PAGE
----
One word of caution towards commercially available stearic acid: Trading understands two slightly different things under “stearic acid”. First the stearic acid per se, i. e. the C18 carboxylic acid, obtained from hydrogenated vegetable oils or slaughterhouse waste. But at least as common (e. g. in candles) is that this term refers to a blend of stearic and palmitic acid as gained from hydrogenated and/or fractionated palm oil (“palm stearin”). It is highly unfortunate that this difference is often neglected. This is because for technical purposes, palmitic acid (C16 carboxylic acid) behaves similar enough to stearic for this to not be an issue.
BUT what replacing some C18 by C16 does (in your case) is that it alters the SAP, so you cannot longer rely on a soap calculator to predict how much NaOH you have to use to neutralise the acid. A good manufacturer datasheet might help (with SAP tabulated; many vendors do), otherwise you'll have to resort to titration.
If you specifically need the stearate salt (without palmitate), then you have to obtain your stearic acid from a source that promises very low palmitic acid contamination.
 

DeeAnna

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What you propose will work fine. Yes, it's going to react very quickly and be difficult to work with.

Use a hot process method -- let it react with the lye solution while stirring as best you can. It's going to seize (get very firm very quickly), but don't panic. Just wait -- the heat of reaction will cause the soap to get warm enough to gel and become softer and somewhat easier to work with.

Unless you're using pure stearic acid, you're not going to get pure stearic soap. Typical commercial "stearic acid" is roughly half stearic acid and half palmitic acid.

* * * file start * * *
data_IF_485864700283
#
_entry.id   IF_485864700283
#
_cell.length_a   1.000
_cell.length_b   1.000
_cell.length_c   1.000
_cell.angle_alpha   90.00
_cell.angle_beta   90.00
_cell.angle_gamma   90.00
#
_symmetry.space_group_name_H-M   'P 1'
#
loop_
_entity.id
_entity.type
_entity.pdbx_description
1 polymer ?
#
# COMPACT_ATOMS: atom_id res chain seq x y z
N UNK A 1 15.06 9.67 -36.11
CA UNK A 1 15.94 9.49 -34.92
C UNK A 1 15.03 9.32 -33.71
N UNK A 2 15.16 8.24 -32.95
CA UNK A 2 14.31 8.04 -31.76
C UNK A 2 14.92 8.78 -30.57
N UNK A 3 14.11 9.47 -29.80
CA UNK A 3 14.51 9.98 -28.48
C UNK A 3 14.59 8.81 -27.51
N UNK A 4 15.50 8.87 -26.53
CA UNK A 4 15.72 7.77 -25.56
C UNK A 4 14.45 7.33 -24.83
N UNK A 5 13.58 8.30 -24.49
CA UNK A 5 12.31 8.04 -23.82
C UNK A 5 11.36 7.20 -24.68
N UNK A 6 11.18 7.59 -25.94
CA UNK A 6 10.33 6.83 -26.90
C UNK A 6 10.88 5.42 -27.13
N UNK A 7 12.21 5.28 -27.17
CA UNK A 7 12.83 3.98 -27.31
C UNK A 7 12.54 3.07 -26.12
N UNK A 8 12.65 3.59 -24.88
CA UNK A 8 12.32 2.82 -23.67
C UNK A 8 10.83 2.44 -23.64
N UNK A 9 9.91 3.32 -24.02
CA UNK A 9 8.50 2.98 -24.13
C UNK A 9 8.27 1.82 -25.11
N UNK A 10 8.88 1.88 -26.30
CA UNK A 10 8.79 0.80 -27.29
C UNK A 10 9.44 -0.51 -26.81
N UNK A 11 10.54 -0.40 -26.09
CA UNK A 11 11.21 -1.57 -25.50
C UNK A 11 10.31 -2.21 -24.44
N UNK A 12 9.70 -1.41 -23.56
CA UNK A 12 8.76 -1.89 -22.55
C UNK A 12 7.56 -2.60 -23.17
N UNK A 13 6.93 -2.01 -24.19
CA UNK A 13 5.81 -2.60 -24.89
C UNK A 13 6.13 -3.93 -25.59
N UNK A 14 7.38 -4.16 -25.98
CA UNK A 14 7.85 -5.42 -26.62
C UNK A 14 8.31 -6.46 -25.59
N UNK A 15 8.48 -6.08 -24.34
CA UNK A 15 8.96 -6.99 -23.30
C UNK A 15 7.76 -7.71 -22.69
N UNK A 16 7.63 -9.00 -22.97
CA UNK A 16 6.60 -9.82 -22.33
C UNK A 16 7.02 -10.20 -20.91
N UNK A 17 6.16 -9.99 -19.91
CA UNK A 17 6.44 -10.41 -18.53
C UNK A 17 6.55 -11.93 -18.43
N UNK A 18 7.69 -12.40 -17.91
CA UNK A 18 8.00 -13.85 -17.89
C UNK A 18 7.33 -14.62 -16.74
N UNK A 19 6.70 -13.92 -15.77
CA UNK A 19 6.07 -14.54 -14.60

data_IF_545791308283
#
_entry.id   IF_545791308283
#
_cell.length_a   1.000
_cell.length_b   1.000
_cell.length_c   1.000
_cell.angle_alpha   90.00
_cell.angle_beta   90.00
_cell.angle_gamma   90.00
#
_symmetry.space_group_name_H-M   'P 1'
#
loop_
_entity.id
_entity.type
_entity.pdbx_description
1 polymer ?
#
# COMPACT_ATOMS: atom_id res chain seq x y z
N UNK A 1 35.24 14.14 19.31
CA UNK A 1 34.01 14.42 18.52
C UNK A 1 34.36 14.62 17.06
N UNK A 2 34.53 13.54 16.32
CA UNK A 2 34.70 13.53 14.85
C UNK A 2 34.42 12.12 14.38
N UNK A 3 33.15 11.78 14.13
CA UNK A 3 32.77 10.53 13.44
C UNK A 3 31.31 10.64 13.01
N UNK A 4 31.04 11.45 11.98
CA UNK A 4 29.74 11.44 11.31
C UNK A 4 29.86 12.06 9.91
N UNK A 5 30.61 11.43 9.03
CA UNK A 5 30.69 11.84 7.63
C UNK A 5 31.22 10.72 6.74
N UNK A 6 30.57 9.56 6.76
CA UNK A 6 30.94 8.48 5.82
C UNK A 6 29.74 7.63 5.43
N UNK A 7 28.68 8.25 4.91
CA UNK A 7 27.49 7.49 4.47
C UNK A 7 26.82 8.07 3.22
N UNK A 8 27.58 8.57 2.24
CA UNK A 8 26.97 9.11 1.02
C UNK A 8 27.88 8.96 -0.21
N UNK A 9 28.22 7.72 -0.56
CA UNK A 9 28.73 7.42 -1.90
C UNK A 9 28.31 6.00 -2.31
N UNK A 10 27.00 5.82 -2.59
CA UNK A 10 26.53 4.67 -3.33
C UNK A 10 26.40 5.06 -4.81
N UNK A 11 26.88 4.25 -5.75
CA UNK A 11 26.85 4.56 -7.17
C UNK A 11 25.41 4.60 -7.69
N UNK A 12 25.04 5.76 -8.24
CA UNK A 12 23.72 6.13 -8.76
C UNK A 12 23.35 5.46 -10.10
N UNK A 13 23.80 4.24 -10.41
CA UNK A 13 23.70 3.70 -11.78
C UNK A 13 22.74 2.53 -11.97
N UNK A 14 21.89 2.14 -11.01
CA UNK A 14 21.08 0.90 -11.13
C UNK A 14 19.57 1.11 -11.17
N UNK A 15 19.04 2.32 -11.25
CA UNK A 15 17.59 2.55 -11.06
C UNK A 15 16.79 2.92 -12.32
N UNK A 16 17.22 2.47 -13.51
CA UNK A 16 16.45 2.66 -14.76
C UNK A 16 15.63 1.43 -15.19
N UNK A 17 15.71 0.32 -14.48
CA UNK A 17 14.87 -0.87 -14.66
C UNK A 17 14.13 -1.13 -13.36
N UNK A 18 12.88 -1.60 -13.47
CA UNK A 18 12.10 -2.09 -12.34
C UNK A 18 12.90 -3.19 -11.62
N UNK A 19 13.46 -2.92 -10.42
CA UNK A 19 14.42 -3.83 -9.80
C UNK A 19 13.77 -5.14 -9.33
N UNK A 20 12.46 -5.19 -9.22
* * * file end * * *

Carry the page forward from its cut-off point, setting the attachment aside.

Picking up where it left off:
Also, remember NaOH is not 100% pure. Unless you compensate for the actual NaOH purity in your calculations, there will be a small amount of stearic acid in the resulting soap. Not sure if this is a problem for what you want to do. Just something I thought I'd mention.
 

Johnez

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DeeAnna and Resolvable Owl have covered the important points.

I'll go a different direction though and ask why you need straight sodium stearate? Could it be a recipe for a soap you're trying to duplicate from ingredients list? If that is the case note that you don't need straight sodium stearate because as you've found you can make it as a part of a reaction with lye-just like sodium tallowate (beef tallow+NaOH) or any other "-ates" you find on labels.

What I'm getting at is a recipe formed out of these ingredients:

Beef tallow, coconut oil, olive oil, water, sodium hydroxide, glycerin.

....will result in a label that reads like this:

Sodium Tallowate, sodium cocoate, sodium olivate, glycerine, water.